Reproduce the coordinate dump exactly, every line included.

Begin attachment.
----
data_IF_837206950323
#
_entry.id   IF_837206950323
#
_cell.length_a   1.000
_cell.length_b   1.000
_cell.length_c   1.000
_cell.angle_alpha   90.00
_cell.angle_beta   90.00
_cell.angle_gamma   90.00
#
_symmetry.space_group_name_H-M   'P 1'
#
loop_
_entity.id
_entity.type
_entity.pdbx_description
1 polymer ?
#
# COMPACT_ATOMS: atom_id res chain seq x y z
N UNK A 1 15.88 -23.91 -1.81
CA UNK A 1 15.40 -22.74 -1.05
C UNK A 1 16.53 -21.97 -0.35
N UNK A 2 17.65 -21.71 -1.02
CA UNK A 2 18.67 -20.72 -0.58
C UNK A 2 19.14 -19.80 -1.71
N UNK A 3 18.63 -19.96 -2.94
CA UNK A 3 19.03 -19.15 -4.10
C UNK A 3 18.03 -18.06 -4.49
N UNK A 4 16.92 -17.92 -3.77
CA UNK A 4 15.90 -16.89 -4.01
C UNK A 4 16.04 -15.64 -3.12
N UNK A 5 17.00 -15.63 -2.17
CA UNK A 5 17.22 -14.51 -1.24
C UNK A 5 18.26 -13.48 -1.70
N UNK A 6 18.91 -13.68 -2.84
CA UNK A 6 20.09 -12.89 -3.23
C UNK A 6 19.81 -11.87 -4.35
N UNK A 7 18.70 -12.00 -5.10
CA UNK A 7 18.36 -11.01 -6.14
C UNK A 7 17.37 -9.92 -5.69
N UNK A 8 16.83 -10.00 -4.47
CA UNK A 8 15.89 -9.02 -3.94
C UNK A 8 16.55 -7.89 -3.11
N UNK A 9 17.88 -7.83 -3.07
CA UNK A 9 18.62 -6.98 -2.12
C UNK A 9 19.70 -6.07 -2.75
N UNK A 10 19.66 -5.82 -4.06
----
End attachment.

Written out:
data_IF_837206950323
#
_entry.id   IF_837206950323
#
_cell.length_a   1.000
_cell.length_b   1.000
_cell.length_c   1.000
_cell.angle_alpha   90.00
_cell.angle_beta   90.00
_cell.angle_gamma   90.00
#
_symmetry.space_group_name_H-M   'P 1'
#
loop_
_entity.id
_entity.type
_entity.pdbx_description
1 polymer ?
#
# COMPACT_ATOMS: atom_id res chain seq x y z
N UNK A 1 15.88 -23.91 -1.81
CA UNK A 1 15.40 -22.74 -1.05
C UNK A 1 16.53 -21.97 -0.35
N UNK A 2 17.65 -21.71 -1.02
CA UNK A 2 18.67 -20.72 -0.58
C UNK A 2 19.14 -19.80 -1.71
N UNK A 3 18.63 -19.96 -2.94
CA UNK A 3 19.03 -19.15 -4.10
C UNK A 3 18.03 -18.06 -4.49
N UNK A 4 16.92 -17.92 -3.77
CA UNK A 4 15.90 -16.89 -4.01
C UNK A 4 16.04 -15.64 -3.12
N UNK A 5 17.00 -15.63 -2.17
CA UNK A 5 17.22 -14.51 -1.24
C UNK A 5 18.26 -13.48 -1.70
N UNK A 6 18.91 -13.68 -2.84
CA UNK A 6 20.09 -12.89 -3.23
C UNK A 6 19.81 -11.87 -4.35
N UNK A 7 18.70 -12.00 -5.10
CA UNK A 7 18.36 -11.01 -6.14
C UNK A 7 17.37 -9.92 -5.69
N UNK A 8 16.83 -10.00 -4.47
CA UNK A 8 15.89 -9.02 -3.94
C UNK A 8 16.55 -7.89 -3.11
N UNK A 9 17.88 -7.83 -3.07
CA UNK A 9 18.62 -6.98 -2.12
C UNK A 9 19.70 -6.07 -2.75
N UNK A 10 19.66 -5.82 -4.06